But she said, “I almost left Sanare at one point.” I said, “Really? Why?” She said, “Well, the birth of our first son, Robert,” she said, “I just couldn’t do it anymore. I couldn’t carry water and nurse my baby.” Sanare confirmed that he came home one day and there was Anna sitting on the doorstep with her bag packed, baby in her arms and she said, “I’m leaving you,” and he was stricken. He was heartbroken. He said, “What do you mean you’re leaving me?” And she said, “Well, your land is very arid. I’m going to go back to the more lush homeland that I came from because I can’t do this anymore.” So he asked that simple question, which is, “What can I do?” And she said, “Well, you could carry water.” Maasai men do not carry water, and Sanare said he would. So he started walking to the well. The other Maasai men made fun of him.

He was walking miles a day and they said he was bewitched, but they started walking with him. So inadvertently they were walking in Anna’s footsteps. After a while, the men all started to bike to the well and get water and they realized how exhausting it was. Finally, they came up with this idea, “Why don’t we build water pans around our villages?” And they did. That story of Anna naming what she needed so she could nurse and care for her son and her husband responding, that is unpaid work. That is a real relationship where you work through issues of naming what you need and somebody responding.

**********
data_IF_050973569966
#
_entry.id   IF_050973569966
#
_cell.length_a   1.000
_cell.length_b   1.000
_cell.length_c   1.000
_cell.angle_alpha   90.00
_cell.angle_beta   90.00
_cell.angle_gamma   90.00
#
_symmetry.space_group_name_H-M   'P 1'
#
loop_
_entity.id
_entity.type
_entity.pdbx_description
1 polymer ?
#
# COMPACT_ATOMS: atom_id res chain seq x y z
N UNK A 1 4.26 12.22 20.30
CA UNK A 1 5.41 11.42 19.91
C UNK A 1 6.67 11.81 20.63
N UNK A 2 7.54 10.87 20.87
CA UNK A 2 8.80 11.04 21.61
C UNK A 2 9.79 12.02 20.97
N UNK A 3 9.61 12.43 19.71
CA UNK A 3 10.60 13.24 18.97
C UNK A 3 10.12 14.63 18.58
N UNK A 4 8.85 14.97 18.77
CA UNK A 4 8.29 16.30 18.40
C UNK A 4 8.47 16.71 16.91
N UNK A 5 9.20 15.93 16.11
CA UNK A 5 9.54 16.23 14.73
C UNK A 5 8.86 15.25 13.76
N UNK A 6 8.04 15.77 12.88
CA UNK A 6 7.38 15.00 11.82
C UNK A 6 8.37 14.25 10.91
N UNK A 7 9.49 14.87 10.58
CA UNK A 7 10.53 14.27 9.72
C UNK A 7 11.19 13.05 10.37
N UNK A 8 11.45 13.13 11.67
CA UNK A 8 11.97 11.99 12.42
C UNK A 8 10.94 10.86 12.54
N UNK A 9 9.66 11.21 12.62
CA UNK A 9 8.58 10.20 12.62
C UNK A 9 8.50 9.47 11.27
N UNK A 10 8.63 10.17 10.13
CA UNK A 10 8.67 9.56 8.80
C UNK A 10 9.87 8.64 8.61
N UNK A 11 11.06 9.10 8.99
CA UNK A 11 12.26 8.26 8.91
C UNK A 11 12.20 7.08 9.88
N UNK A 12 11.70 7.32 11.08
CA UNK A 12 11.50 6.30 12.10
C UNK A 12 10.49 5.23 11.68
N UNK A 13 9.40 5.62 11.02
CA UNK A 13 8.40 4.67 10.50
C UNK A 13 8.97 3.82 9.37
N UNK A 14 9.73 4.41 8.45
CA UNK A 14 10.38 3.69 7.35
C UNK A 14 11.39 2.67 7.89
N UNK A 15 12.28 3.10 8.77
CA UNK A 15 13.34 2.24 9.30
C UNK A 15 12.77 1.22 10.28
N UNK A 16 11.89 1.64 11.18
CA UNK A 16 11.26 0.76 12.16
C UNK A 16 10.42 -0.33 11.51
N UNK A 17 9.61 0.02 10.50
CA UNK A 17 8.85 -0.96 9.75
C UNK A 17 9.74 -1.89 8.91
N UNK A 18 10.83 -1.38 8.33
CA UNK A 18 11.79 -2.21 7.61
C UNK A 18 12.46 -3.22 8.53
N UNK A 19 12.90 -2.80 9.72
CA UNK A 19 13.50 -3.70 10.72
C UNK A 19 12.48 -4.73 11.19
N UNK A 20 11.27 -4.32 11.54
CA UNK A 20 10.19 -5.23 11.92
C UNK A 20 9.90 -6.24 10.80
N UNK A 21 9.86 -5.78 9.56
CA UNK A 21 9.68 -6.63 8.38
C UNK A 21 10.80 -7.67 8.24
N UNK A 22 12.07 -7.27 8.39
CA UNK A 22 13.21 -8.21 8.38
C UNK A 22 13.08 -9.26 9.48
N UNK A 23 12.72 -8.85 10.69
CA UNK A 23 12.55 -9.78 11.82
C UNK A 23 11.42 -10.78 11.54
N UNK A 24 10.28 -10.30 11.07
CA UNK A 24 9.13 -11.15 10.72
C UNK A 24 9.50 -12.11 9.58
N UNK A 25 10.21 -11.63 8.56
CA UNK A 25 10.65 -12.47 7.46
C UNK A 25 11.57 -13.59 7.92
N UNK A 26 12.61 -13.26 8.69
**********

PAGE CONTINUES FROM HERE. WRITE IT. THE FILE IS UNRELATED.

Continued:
Melinda and Bill Gates at the University of Washington at a December 2017 ceremony celebrating the UW’s new Gates Center. (GeekWire Photo / Kevin Lisota)

MN: And it’s amazing because you had such a parallel experience, albeit not as extreme, but something very similar happened with you and with Bill and the result of him taking over was also very similar. Do you mind telling that story?

Gates: With our first daughter, Jenn, it came time for her to go to kindergarten. We both agreed the school we wanted her in, but it was not near our home in Seattle. And I could see all these years ahead of driving on the freeway and in the traffic in Seattle. We had two children at this point. So I had said to Bill, “Look, let’s just wait until she’s in third grade and we’ll put her in that school.” He said, “No, no,” he felt strongly she go at kindergarten.

He was working full time as CEO of Microsoft, and I just said, “Driving five days a week, twice a week in traffic,” I could see it ahead. He said, “What can I do?” Before I even was able to answer, he said, “I could drive two mornings a week.” I said, “Really you would drive two mornings a week?” Because it was almost an hour commute for him back to Microsoft, which was further away and he said, “Yeah, I will.”